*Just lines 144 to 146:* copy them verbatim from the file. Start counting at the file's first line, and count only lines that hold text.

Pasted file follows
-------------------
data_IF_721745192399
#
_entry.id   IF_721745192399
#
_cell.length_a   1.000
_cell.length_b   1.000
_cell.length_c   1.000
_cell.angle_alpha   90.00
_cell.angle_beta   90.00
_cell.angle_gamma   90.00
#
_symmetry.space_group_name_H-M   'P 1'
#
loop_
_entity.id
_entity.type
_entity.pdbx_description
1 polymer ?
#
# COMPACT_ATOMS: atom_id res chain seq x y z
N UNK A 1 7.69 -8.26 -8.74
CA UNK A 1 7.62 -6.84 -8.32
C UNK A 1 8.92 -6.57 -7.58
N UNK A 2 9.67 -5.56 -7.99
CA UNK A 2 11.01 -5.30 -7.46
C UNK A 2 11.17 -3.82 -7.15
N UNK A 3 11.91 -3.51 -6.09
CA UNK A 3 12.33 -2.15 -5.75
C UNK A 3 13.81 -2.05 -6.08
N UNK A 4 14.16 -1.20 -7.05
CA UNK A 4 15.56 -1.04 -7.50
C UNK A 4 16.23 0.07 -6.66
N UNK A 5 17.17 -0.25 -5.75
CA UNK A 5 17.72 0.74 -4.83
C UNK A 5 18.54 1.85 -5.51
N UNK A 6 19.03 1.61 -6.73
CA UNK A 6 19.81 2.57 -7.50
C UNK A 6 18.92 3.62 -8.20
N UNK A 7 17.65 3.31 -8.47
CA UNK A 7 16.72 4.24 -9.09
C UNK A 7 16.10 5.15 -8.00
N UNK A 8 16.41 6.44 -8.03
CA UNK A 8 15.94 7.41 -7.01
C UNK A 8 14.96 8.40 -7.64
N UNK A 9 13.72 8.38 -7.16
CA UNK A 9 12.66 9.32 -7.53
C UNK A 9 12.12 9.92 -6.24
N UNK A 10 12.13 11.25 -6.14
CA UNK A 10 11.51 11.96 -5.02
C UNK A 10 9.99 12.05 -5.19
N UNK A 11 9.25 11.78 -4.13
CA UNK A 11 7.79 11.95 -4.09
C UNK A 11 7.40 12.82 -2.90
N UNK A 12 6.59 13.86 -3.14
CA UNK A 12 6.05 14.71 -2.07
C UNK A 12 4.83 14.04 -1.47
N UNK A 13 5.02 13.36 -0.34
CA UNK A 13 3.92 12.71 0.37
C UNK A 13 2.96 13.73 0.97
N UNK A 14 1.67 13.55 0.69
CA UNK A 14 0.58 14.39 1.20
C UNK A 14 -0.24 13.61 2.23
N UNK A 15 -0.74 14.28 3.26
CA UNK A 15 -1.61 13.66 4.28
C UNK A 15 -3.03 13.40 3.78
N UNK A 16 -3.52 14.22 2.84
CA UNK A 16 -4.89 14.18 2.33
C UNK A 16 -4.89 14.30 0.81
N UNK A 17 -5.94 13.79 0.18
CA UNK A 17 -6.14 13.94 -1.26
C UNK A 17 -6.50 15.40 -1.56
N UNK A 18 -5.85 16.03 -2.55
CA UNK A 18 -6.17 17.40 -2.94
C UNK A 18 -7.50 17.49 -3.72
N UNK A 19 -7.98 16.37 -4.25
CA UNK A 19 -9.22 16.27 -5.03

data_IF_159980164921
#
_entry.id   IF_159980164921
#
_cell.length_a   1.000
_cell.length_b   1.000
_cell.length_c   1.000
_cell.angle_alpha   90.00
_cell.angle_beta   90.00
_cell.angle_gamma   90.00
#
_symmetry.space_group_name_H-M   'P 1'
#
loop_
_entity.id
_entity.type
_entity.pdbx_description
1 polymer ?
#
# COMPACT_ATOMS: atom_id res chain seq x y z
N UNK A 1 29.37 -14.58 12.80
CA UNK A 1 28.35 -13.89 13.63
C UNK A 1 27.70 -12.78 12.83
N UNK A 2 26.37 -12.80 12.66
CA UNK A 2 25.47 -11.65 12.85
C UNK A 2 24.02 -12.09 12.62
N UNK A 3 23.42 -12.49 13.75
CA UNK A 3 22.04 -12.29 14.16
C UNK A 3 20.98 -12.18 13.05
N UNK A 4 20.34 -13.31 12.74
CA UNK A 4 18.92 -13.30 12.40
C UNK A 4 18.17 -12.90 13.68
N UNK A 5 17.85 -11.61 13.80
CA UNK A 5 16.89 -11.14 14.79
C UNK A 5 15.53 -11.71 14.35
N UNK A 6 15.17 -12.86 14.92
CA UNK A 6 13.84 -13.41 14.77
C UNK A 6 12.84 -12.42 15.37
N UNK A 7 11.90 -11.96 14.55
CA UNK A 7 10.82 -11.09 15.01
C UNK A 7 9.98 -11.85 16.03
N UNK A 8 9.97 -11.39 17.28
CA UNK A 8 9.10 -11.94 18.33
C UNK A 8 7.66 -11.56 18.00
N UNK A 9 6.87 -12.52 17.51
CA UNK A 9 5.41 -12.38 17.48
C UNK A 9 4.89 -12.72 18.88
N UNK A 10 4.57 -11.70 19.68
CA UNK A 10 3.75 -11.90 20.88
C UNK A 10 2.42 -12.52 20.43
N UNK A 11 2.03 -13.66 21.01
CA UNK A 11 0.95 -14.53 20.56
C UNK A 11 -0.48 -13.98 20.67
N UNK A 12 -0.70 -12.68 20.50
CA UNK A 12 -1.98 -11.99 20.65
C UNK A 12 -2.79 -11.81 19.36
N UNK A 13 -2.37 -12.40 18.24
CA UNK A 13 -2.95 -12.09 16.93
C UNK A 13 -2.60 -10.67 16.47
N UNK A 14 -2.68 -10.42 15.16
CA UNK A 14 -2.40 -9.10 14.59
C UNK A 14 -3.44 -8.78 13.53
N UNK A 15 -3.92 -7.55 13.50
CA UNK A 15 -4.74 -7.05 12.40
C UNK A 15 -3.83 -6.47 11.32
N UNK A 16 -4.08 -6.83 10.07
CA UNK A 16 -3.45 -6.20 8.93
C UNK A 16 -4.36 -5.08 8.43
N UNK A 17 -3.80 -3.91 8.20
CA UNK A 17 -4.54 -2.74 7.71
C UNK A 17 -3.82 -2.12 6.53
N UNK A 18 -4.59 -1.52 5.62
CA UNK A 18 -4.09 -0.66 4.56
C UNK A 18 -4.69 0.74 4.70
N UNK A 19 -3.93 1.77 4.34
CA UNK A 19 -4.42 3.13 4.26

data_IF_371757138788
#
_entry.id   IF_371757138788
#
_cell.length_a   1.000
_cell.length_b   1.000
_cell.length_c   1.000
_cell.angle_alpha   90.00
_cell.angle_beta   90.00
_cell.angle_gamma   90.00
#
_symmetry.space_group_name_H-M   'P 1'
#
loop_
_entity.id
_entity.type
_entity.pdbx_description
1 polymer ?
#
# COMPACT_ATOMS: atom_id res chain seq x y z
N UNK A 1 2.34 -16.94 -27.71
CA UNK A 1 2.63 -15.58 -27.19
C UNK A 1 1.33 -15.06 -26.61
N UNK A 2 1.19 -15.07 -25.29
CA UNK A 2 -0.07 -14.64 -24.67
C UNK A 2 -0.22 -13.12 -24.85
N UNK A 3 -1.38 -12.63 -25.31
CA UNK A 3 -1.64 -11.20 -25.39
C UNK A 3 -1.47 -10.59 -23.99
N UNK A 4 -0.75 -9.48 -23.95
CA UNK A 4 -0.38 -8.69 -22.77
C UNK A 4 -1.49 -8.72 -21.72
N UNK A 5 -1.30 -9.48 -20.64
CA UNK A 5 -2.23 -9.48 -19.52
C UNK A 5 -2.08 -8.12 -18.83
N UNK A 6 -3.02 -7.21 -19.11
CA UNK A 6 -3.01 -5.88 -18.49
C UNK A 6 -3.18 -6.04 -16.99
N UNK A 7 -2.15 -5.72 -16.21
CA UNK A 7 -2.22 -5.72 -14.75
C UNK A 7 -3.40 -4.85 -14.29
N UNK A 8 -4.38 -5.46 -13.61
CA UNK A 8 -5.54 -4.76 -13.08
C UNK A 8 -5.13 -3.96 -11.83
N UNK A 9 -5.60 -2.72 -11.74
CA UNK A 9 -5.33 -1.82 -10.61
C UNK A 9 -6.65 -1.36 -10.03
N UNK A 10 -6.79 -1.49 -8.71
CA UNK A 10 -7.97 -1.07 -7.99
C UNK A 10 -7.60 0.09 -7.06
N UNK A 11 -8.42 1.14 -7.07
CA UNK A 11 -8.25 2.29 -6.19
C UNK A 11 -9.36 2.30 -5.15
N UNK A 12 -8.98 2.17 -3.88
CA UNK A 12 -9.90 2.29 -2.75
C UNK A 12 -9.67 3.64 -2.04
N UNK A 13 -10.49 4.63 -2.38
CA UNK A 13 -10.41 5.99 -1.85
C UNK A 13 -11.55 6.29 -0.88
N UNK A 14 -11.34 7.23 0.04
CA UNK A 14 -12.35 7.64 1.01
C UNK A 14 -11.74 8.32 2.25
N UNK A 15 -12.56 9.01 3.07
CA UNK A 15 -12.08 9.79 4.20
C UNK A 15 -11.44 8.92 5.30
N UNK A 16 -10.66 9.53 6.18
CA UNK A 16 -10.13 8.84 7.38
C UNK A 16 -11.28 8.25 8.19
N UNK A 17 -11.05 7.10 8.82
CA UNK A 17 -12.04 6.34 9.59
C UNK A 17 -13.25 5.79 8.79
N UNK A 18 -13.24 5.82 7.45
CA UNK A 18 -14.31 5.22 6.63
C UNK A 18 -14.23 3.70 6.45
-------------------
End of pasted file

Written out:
C UNK A 16 -4.36 -5.08 8.43
N UNK A 17 -3.80 -3.91 8.20
CA UNK A 17 -4.54 -2.74 7.71